Everything Happened Today

By , May 24, 2013

About 3 years ago I wrote about a typical day on the homestead in which a lot of stuff got done. I called it Nothing Happened Today. Yesterday felt like the opposite of that day—it seemed like everything happened! The main difference between the two came from intent. I got an amazing amount of scheduled tasks completed yesterday.

It started with packaging up some gifts for family I’d intended to send for some time. I then submitted the final draft of my book, Sacred Coffee: A “Homesteader’s” Paradigm for hard copy printing (more on that soon, I’m sure). Then I hiked part of the way to the bay with Michelle, to pick up a couple of firwood rounds from the west end of the property.

We’ve had warm, sunny weather lately, as we are supposed to have normally at this time of year. For me, that means a big push to get the winter’s firewood in. Of course, I can’t do it all; I have to set small, short term goals to move that project along in the most advantageous way.

Right now, that means getting cut rounds out to the beach where they’ll dry in the wind and sun (as described in A Day at the Beach: Passive Solar and Wind Power at Work). I’m mainly focusing on all the rounds I’ve cut and stowed around the property. Most of them are so dry that by the time the sunny period ends (looks like Saturday) they’ll be more than ready to burn. I’ll get them stacked in the wood shed, so that more recently cut, wetter wood, can take its place on the various drying ricks I’ve built on the beach.

A few hours work achieved this goal. Then I turned to Michelle’s swing (see Swingin’!), which still needed a little bit of tweaking to make it hang just right.

I had hung our large wind chimes on one end of the swing’s supporting cross beam a while back, but it had gotten too loud in high winds. Stopping it meant setting a ladder, climbing up and pulling it down. This maneuver’s pretty awkward in the middle of the night, in one’s pajamas. I set a small pulley on the beam, and ran a line through it. Now the chimes hang in the light winds, but can be lowered quickly and easily when the wind grows too strong.

After that, I checked the latest batch of ginger beer, and found it had carbonated. The next step is to cool it. I checked a dark ravine near the cabin, and found a good chunk of ice. I bashed it into shape with a hammer and packed it around the bottles in a cooler. We would try a bottle just before dinner, and find it perfect.

By this time, the tide looked right, and the wind had lessened, so I fished off the rocks. Before long, I had two nice little Dolly Varden char for the evening meal, the first fish I’ve caught this year.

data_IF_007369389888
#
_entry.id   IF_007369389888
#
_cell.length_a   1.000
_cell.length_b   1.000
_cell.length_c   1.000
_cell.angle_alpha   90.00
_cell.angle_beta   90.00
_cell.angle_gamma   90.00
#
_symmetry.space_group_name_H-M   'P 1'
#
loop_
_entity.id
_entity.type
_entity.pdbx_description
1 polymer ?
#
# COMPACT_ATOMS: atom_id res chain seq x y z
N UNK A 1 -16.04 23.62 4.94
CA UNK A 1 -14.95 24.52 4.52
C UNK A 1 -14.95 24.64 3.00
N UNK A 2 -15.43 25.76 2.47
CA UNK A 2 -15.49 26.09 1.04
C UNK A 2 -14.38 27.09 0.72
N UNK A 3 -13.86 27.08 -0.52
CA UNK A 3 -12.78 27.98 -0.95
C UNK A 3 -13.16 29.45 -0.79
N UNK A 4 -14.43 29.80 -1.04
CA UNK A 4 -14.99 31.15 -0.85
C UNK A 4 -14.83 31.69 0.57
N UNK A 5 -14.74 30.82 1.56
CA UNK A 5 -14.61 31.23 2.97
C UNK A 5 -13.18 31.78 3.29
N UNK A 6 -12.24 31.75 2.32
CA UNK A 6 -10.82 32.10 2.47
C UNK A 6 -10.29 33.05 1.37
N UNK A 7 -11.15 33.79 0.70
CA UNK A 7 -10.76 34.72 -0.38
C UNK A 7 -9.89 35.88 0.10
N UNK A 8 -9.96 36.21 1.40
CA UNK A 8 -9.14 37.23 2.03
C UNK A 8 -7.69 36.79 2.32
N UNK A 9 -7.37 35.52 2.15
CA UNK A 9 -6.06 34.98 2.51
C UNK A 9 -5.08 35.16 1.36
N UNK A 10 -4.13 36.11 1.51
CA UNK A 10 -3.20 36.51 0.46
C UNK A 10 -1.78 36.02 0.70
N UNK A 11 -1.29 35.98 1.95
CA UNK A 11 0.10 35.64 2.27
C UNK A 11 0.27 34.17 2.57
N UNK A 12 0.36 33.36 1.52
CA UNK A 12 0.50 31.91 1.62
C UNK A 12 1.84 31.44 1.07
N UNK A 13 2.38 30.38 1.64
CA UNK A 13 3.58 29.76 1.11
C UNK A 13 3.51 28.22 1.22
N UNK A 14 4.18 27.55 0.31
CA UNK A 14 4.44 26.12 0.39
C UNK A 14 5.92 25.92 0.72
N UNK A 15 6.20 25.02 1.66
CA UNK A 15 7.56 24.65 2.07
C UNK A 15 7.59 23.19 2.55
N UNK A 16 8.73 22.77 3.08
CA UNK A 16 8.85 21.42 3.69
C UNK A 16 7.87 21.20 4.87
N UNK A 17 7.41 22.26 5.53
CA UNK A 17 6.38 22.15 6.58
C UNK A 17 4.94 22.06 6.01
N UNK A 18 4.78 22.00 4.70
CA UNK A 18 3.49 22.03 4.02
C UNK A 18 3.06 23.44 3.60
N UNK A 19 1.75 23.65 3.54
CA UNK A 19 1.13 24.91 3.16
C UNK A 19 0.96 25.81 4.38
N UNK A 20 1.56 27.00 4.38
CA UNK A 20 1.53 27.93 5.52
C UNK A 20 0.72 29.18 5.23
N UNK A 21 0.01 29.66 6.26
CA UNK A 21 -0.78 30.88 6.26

After cleaning the fish and my gear, I filled a couple of buckets with squirrel midden for outhouse duff. Our “winter’s supply” is finally running low, and dry weather’s the best time to gather it.

We’ve decided to gamble this year, and remain on the winter water tank through the summer (see Fresh Water: Collecting and Conserving a Precious Resource). We’ll use the summer water tank for watering the garden, so I set up the hoses for that purpose, then climbed the hill to open the spigot. When I checked the flow, I found a hole in the garden hose, so I patched that.

When Michelle called to tell me she had started home, I walked out part way to meet her, returning to the west end of the property, where I cut some devil’s club canes. We’ll strip the bark off of them and soak it in oil, to make soap.

When I came back home and wrote all this up, I checked off the last task on my “to-do” list. There’s always more to be done, but I’m gratified to accomplish so much in one day, without hurrying around or pushing myself too hard.This is the way to make a living!

2 Responses to “Everything Happened Today”

  1. Rona says:

    Hey Mark,
    I’ll be using the outhouse at my cabin on Chilkat soon. This will be my first stay( longer than 1 night) at the cabin, and use of the outhouse. So, forgive me for asking, but what is outhouse duff?

    Rona

  2. Mark Zeiger says:

    Hi Rona, we compost, so we keep buckets of duff–organic material, usually the spruce cone petal middens squirrels make, to scoop into the bucket to cover each “deposit.” Even if you’re using a pit outhouse, as it cuts the smell and will compost, although slower (anaerobic) eventually.

    If you have more detailed questions, you can reach me at AKZeigers “at” “Geemail dot com.” I’ll be happy to help if I can.

    Mark

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